Honestly I think semps will grow pretty readily in a garden environment, because of the availability of nutrients. I'm pretty sure most people on here only lightly fertilize, but I think many nurseries fertilize and that's partly why they have larger sized semps. (but if they get too much there is a strong chance they'll bloom!) Here in the Pacific Northwest, Seattle and surrounding areas, the main thing we have to worry about is dampness, so having well drained soil is really important!! Its meant though that I sometimes have to water, even succulents if its been a couple of weeks without rain.
Mostly though I've noticed the opposite of what you're talking about wanting to do...which is that I have amazing hens, and its not putting out any chicks!!! I also think that a single large semp isn't as effective as a mixing of different sizes as they naturalize in the beds!! Its such a lovely site to see clumps!
Feb 26, 2014 10:27 PM CST
|Also JC I don't think Lynn has seen this thread, so I'm calling her attention to it! I know she'll love to read what you're asking! |
Oh and finally JC what is your avatar? It is really cool looking!
Feb 26, 2014 10:50 PM CST
|Yeah I like a lot of different plants too. In the new beds some of the plants will be semps, sedums, kniphofias, grasses, agave, etc. Oh, and a 70 foot long fence with Major Wheeler Honeysuckle (as a backdrop).|
I'm also interested in clumps of semps and all assorted sizes. The main reason I'm trying for some large ones is I made the questionable decision to grow some agave in our wet freezing climate. I left some outside over the winter to test them and I might lose a few. I need large semps to take their places. (And then varied sizes and species of semps to fill in the gaps).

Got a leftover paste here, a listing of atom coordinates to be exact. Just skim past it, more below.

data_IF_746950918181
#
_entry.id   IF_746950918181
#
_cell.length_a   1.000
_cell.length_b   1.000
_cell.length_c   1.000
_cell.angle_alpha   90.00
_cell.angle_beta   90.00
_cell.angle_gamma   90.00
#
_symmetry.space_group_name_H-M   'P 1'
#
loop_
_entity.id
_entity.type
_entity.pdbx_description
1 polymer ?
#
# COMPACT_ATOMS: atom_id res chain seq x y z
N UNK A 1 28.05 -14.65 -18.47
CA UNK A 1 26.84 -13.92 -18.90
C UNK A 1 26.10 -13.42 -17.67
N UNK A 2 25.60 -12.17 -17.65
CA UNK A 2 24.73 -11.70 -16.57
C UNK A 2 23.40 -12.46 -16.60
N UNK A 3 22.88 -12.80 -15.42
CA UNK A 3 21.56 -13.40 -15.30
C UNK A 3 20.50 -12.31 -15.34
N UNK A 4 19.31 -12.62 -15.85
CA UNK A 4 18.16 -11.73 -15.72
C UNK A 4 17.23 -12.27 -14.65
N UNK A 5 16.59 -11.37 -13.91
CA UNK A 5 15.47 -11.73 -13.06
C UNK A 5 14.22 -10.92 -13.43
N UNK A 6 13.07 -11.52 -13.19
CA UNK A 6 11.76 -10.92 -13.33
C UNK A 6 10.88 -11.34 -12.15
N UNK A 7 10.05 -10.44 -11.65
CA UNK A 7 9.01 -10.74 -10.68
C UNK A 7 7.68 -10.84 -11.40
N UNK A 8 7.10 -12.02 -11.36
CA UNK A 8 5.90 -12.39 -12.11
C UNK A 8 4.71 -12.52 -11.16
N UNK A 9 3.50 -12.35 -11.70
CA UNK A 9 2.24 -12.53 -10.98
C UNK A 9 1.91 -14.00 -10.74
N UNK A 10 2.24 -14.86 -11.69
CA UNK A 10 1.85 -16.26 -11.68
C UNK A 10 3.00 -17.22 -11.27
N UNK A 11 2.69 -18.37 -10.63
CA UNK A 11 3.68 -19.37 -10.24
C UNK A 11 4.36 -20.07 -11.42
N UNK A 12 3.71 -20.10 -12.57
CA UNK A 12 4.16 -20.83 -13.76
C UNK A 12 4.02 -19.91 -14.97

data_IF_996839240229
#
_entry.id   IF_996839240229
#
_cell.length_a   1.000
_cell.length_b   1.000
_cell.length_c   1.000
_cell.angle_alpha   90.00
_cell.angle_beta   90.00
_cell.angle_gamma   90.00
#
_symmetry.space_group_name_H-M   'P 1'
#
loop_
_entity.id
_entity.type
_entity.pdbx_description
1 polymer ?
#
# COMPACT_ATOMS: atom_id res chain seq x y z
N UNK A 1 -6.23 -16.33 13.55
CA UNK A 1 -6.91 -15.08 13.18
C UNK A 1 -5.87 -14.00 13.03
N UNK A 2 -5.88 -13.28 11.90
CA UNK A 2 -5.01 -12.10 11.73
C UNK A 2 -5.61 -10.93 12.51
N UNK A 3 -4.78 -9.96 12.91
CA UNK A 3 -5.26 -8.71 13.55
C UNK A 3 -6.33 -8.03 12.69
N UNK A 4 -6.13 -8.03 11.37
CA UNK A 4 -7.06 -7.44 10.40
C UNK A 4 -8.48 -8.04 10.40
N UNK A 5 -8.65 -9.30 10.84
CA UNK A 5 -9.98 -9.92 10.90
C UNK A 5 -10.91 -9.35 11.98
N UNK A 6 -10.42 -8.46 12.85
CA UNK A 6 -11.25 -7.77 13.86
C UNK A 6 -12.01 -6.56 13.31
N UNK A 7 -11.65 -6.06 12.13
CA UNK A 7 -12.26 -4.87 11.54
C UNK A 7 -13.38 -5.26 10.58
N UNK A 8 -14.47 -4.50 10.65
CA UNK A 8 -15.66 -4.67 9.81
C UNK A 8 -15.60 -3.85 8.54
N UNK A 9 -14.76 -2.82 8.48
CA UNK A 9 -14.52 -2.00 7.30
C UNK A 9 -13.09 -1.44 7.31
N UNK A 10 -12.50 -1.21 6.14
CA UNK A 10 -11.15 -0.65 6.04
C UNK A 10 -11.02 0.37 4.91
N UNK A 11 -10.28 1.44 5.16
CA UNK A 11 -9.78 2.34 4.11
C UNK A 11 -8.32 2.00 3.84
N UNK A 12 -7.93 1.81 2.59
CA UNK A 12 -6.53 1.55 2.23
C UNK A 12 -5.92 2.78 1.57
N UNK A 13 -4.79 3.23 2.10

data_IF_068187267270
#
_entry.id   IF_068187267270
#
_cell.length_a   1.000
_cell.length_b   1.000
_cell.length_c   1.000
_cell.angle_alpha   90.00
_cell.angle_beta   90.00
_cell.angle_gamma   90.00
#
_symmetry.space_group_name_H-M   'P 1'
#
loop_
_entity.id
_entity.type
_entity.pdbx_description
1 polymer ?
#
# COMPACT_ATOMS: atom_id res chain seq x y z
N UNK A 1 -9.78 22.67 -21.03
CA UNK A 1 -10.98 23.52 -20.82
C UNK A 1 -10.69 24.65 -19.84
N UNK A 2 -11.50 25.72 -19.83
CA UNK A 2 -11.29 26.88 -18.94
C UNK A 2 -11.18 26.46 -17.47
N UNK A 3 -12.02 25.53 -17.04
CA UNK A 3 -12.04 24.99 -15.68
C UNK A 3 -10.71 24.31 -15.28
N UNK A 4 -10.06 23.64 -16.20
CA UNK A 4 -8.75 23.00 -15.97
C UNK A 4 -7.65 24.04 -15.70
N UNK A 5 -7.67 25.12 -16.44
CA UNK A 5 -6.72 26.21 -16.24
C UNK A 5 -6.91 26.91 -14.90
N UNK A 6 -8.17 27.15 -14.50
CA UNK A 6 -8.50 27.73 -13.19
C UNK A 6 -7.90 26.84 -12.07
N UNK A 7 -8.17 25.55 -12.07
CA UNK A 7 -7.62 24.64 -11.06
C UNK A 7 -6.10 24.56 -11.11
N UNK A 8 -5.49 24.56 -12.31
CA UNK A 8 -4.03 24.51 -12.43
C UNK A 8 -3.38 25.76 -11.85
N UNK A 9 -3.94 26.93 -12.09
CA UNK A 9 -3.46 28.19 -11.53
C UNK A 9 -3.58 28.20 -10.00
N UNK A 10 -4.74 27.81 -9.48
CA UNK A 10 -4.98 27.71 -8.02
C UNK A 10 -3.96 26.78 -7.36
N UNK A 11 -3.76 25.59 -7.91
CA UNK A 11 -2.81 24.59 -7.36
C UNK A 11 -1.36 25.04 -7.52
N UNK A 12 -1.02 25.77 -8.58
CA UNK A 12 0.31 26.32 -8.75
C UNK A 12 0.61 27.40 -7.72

My avatar is artwork from the band Tool.
Have a good one,
Feb 26, 2014 11:32 PM CST
|Thanks for the heads up Greg. |
J.C. I have found that I may not see the full potential of a new variety until the second or third year for the rosette.
This one was a real surprise to me. Third year rosette. And as you can see it went out with a huge bang.
Same rosette 2 months earlier. As you can see I did not remove the offsets. I also don't fertilize. I find that they seem to be much tougher letting them grow without assistance.
@JungleShadows (Kevin Vaughn) has some very large varieties. Maybe he will be able to post a few photos for you.
Feb 27, 2014 12:43 AM CST
|Thanks Lynn, that's a very cool Red Lion pic.|
I'm in no hurry to see the rosettes at absolute max size, I just want some in specific places huge eventually.
I'm just wondering if anyone has done (or knows the results of) this experiment: Two rosettes of the same species are grown under the same conditions, one being left to clump naturally, one having every chick ever produced be removed from the plant and the area. Will the rosette with all chicks removed be larger in diameter at maturity?